Remarks by Douglas S. Eakeley, Partner, Lowenstein Sandler PC, Recipient of the American Jewish Committee Judge Learned Hand Award

Monday, May 3, 2010 - 01:00

These remarks were made by Mr. Eakeley at an awards dinner held April 21, 2010 at the Short Hills Hilton in New Jersey.

Thank you for attending this dinner. Your support and friendship are greatly appreciated. I also want to commend the Hilton at Short Hills for donating to People Helping People in Newark all of the food from the original snowed-out dinner in February.

I especially want to thank the American Jewish Committee for selecting me to receive this tremendous honor. The selection seems to have caused some confusion, however. After the "save the date" cards went out electronically, with my picture on them, I received an e-mail from a colleague, inquiring whether it was my Bar Mitzvah picture. At a dinner meeting, another colleague who had received the notice leaned over and inquired, "Are you Jewish"?

Well, you don't need to be Jewish to defend the democratic state of Israel, to oppose anti-Semitism and all other forms of bigotry, or to believe in the basic principles of democracy and pluralism. The AJC, its mission and its accomplishments are eminently worthy of support.

I had the opportunity recently to read Gerald Gunther's definitive biography of Learned Hand, one of this country's greatest jurists, who was frequently referred to as the "Tenth Justice." Incidentally, Gunther is not only a former law clerk to Judge Hand but the author of the constitutional law treatise that many of us studied in law school. Judge Hand served as a federal judge for more than 50 years, authored more than 2,000 decisions, and was eloquent in his support for civil liberties, human rights, and the rule of law. I will forever be grateful for AJC's decision to link my name with that of Learned Hand.

We are living in an extraordinary time. The United States is at war in Afghanistan and Iraq - and, some might say, in Pakistan. Rogue states like North Korea and Iran, and unstable states like Yemen, Somalia and the Sudan, threaten the stability and safety of the civilized world. Israel remains surrounded by neighbors opposed to its very existence. China is not only our biggest creditor, but our fiercest competitor - and there is a genuine fear that we might be losing the competition. Europe remains in financial crisis, with Greece, Spain and Portugal on the brink of bankruptcy. International terrorism fanned by Islamic fundamentalism is expanding its bases and honing its tactics.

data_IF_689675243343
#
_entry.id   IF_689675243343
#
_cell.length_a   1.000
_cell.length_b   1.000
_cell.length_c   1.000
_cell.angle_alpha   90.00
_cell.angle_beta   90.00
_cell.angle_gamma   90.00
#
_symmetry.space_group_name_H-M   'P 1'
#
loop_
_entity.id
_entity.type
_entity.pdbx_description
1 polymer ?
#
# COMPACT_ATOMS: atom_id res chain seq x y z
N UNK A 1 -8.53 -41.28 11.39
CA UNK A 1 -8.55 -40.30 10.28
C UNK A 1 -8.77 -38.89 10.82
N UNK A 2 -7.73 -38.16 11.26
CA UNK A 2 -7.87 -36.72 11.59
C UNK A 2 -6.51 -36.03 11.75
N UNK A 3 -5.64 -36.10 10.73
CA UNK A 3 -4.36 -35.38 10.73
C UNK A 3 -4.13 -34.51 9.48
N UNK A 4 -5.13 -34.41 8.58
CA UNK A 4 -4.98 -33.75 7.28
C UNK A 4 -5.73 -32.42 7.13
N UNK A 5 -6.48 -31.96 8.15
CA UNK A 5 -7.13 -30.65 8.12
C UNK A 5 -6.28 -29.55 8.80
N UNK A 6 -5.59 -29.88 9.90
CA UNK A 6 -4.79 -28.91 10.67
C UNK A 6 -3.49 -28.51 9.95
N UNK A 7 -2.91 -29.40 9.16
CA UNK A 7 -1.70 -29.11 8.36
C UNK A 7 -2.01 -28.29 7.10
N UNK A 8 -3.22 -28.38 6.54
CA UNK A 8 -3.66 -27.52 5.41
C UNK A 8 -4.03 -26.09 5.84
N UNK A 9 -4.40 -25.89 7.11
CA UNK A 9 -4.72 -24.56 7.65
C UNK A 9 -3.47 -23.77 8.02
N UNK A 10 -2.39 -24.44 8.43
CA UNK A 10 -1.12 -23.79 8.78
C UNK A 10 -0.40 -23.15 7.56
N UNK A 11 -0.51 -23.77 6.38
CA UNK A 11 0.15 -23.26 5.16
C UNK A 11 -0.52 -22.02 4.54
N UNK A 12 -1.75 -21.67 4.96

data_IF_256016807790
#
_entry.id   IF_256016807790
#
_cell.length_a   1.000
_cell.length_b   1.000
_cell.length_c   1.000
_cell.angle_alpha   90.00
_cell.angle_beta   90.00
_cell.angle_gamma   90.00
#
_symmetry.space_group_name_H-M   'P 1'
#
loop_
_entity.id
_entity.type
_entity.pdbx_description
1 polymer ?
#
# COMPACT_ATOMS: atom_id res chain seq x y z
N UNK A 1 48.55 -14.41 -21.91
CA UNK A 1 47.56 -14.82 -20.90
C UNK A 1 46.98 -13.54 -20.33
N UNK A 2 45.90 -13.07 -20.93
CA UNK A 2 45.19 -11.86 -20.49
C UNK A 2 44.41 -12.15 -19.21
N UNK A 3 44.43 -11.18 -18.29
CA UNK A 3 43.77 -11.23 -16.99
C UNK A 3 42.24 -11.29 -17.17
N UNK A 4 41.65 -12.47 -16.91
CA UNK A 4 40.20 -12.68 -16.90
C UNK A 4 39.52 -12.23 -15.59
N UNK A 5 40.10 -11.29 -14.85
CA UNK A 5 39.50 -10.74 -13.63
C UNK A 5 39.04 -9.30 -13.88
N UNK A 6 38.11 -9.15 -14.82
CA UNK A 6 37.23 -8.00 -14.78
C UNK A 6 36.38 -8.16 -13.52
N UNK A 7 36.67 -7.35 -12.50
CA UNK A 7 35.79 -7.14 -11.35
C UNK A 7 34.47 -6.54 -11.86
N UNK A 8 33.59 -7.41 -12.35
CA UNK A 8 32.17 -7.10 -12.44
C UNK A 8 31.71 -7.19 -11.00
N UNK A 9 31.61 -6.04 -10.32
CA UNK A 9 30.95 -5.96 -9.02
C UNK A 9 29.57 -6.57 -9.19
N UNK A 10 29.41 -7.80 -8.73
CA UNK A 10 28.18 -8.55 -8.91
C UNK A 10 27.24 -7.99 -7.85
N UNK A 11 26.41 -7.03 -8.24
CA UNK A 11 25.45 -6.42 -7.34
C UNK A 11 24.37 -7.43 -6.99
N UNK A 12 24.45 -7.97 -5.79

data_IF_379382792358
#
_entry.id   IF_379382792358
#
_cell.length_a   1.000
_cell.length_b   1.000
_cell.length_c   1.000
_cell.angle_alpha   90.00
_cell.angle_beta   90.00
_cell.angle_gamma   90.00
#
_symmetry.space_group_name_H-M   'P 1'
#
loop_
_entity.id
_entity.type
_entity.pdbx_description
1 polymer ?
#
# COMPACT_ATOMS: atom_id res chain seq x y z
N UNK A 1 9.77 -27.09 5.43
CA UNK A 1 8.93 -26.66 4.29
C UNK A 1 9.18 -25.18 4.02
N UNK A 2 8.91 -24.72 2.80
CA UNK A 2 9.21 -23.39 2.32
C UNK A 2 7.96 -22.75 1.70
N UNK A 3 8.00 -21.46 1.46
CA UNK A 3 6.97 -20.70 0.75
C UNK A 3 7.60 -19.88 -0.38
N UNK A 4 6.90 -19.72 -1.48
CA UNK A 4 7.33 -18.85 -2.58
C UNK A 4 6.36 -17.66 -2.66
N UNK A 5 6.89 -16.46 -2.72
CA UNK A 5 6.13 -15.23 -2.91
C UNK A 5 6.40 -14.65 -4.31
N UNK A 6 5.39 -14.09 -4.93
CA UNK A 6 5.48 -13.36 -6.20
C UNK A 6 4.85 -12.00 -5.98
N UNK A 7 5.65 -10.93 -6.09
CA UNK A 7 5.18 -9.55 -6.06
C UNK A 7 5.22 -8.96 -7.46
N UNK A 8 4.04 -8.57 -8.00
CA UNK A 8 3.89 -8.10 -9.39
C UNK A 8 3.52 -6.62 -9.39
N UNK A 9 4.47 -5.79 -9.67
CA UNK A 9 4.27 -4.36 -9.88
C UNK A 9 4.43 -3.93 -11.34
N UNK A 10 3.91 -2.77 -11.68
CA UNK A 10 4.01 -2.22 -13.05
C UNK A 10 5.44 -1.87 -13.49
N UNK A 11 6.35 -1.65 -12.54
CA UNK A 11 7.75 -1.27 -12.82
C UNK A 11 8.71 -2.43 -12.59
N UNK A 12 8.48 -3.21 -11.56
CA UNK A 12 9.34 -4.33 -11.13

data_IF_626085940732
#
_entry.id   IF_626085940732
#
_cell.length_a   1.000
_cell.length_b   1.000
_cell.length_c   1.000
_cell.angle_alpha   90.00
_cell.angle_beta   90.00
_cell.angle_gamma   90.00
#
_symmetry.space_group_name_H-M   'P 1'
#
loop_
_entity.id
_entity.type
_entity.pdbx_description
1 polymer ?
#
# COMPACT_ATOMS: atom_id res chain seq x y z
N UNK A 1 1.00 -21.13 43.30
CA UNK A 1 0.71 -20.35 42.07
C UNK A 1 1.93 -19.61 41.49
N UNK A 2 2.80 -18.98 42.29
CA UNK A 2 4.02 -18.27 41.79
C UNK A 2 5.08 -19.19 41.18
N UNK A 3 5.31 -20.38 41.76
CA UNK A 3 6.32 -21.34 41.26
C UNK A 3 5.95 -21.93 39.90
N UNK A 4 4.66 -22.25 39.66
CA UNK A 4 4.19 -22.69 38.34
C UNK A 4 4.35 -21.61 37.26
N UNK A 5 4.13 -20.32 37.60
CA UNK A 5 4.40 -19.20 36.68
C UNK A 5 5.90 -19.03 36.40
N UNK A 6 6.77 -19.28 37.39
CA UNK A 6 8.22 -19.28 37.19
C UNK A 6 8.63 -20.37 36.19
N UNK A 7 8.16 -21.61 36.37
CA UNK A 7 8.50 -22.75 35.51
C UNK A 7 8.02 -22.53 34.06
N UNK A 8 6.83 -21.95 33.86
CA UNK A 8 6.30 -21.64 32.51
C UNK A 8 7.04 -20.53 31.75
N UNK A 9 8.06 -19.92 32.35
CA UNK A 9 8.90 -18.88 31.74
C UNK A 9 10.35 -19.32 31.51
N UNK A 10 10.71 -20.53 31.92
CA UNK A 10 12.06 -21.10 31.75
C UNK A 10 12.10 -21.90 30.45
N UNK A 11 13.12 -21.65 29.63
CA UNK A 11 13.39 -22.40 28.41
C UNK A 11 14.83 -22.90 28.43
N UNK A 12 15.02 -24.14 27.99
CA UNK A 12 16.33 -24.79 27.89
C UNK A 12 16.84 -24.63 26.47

And that's just abroad. In February, my friend and classmate Dennis Blair, the Director of National Intelligence, testified before Congress that it was a certainty that there would be an attempted attack on the U.S. homeland within the next three to six months. We are hopefully beginning to recover from the greatest economic contraction since the Great Depression. But I doubt there is a person in this room who has not had a family member or a friend lose his or her job.

Meanwhile, as always, it is the poor who suffer the most. Here in New Jersey, the second wealthiest state in the country, we have in Camden the most impoverished small city in the country and in Newark the most impoverished large city in the country. We treat our urban residents with benign neglect. Infant mortality, malnutrition and disease are rife, and our public schools in the Abbott districts far too often fail to prepare their students for productive, fulfilling lives.

Where is our commitment to "liberty and justice for all"? I don't think participants at the recent Tea Party conventions even mentioned the word "justice," much less addressed the concept in any meaningful way.